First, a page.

Andy Anderson, DVM, MBA, Executive Chairman, CityVet, Inc. attended Texas A&M University earning a Bachelor of Science Degree in Biomedical Science and a Doctor of Veterinary Medicine. He attended Harvard University and received a Master of Business Administration Degree. Anderson worked in the corporate finance industry and private equity for eight years at firms including Donaldson, Lufkin & Jenrette and Goldman Sachs. Dr. Anderson served on the Board and Executive Committee of the American College of Veterinary Surgeons and was the organization's Treasurer from 2009-2015. Anderson co-founded multiple veterinary related entities. These entities were merged into BluePearl Veterinary Partners which now operates a network over 80 hospitals nationally. Anderson leads the controlling investment group in Goodside Health, a leading provider of clinic based and telehealth to pediatric patients. The Company's SchoolMed Division provides telehealth through school nurse's offices to districts representing over 1,000,000 Texas and Florida K-12 school children. Anderson is the Vice Chairman of Texas Biomedical Research Institute, one of the leading infectious disease focused research campuses in the nation. Dr. Anderson resides in San Antonio, Texas, with his wife Kim and two dogs, Gunny and Tillie. The Andersons attend Christ Episcopal Church.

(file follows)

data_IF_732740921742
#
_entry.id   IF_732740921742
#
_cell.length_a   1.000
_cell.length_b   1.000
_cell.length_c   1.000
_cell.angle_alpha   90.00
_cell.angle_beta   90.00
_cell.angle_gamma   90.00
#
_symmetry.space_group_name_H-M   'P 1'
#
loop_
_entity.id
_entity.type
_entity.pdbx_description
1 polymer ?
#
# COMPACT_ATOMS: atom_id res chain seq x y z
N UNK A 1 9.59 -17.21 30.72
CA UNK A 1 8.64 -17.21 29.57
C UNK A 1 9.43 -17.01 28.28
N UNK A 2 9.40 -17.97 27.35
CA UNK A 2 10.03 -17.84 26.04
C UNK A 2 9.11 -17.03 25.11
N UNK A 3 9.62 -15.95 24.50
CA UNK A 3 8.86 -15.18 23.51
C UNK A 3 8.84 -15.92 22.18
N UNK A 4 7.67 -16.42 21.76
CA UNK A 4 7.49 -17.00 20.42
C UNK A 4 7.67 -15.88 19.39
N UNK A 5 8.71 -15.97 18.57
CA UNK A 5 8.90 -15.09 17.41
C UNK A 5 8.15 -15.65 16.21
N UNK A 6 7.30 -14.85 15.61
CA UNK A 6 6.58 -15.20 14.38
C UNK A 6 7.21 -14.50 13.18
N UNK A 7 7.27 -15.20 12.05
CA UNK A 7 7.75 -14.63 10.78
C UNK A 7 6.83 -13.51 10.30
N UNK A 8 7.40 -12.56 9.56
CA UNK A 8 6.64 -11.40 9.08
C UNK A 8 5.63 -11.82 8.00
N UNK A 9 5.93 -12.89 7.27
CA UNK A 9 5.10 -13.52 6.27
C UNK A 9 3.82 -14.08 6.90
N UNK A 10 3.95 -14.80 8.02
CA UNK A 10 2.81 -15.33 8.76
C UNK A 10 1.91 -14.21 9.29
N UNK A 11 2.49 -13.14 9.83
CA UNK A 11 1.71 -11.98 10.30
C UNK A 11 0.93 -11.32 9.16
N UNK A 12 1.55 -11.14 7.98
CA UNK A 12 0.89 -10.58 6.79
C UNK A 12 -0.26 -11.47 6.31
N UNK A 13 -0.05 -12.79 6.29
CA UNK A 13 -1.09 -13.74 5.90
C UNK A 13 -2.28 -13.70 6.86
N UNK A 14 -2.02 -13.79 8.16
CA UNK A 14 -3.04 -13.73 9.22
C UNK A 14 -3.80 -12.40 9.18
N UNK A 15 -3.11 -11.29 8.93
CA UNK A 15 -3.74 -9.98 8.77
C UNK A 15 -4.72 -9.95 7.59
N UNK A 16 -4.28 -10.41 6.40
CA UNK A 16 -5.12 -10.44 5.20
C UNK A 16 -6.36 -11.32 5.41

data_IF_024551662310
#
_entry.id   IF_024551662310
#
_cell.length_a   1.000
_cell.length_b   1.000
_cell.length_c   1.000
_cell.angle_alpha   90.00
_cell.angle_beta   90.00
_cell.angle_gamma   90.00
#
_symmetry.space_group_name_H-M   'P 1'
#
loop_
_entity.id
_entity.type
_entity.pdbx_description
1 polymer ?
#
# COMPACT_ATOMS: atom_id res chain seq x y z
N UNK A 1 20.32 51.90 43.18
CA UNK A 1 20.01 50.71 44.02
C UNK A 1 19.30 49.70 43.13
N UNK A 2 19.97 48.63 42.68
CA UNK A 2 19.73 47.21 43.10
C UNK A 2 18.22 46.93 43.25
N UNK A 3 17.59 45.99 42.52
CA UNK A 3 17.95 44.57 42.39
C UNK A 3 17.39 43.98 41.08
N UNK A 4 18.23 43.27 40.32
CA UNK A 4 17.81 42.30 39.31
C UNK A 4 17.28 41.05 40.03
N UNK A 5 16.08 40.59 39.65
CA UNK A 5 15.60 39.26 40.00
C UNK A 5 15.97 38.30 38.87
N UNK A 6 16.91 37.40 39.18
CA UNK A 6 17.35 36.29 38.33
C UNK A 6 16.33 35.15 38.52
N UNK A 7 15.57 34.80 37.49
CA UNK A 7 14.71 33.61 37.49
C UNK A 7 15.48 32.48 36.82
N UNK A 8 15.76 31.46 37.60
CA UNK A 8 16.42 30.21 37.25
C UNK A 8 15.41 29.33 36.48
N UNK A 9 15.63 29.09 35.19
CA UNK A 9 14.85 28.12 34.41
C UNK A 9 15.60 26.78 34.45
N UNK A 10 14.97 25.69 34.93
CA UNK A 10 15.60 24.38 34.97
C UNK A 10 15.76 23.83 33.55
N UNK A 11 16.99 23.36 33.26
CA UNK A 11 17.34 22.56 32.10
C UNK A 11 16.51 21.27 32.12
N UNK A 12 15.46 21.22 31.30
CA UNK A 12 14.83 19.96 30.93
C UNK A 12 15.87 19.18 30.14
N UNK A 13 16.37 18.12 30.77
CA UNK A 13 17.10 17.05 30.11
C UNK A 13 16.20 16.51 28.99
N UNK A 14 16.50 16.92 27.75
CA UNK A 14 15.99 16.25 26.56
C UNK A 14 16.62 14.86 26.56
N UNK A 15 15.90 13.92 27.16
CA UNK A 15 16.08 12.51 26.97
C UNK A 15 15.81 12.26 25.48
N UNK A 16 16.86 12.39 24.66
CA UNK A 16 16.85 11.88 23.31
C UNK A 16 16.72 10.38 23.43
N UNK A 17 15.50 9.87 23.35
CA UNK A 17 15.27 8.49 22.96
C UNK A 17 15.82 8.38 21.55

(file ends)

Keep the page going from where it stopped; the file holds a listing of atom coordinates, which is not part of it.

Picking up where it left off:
Chris Lynch is the Executive Chairman, and CEO at AtScale, the industry leader in data federation and cloud transformation. Sometimes known as the Punk Rock VC, Chris is a VC investor, operator, advisor, and mentor to dozens of entrepreneurs and startups. He has been in the founding team of Arrow Point, Acopia Networks and Vertica.We talk about the influence of punk rock and the Sex Pistols on his approach to work, why connection is the key to success in any industry. Chris is also pushing for more transparency and disclosure in equity compensation in privately owned companies, especially in high tech and private equity/venture capital environments. So we talked about the changes needed, and most importantly, about what questions people should ask before accepting a job in a privately owned company where equity is a significant part of the compensation.KEY TAKEAWAYS[02:40] - Chris shares how he arrived at where he is today.[05:01] - How work, love, and punk rock influenced Chris' business career. [08:23] - From dreams of playing bass in a punk rock band to inventing a persona that helped him 'fake it until he made it.'[11:04] - Why connection and authenticity are the keys to success no matter what you are 'selling.'[13:10] - How accepting failure as part of the process ultimately leads to success.[16:21] - "Celebrating success is fine. But it doesn't make you more successful. Overcoming failure makes you more successful."[19:41] - Chris shares how his definition of success has evolved over his career. [24:43] - What are the traits of a good Venture Capitalist (VC)?[26:25] - Chris shares his answer to the 'trick question' that opened the door to him working with the Godfather of VC (and a top 5 IPO).[28:50] - Chris shares the secret to his success and his message for those he mentors.[30:18] - How to join Chris in his mission to create more transparency in the private equity market.[34:57] - The most important questions to ask before joining a startup or a privately owned venture that features equity compensation. [37:51] - Why employees need to negotiate equity compensation the same way they would for cash. [39:47] - How to find more information about Chris and the types of investments he is [41:28] - Crowdsourcing the power of music and the tech entrepreneur ecosystem to do good through Tech Tackles X.[44:13] - Why perfection is the enemy of progress.[46:05] - Chris shares a question for listeners to answer for a special opportunity to meet with him via ZOOM. Jean dot O'Neill at escale.com.[47:16] - Chis shares the VC jargon that leaves him empty.[50:34] - Why we all need to stop fighting amongst ourselves to connect with what's real.[53:04] - Chis shares his favorite meal and drink.[53:50] - Why Chris believes the Sex Pistols changed the world with just one record.Contact Dino at: firstname.lastname@example.org Websites:al4ep.com AtScale.comreverbadvisors.comTech Tackles Cancer / Tech Tackles X: techtacklesx.orgOther Christopher Lynch links:LinkedIn: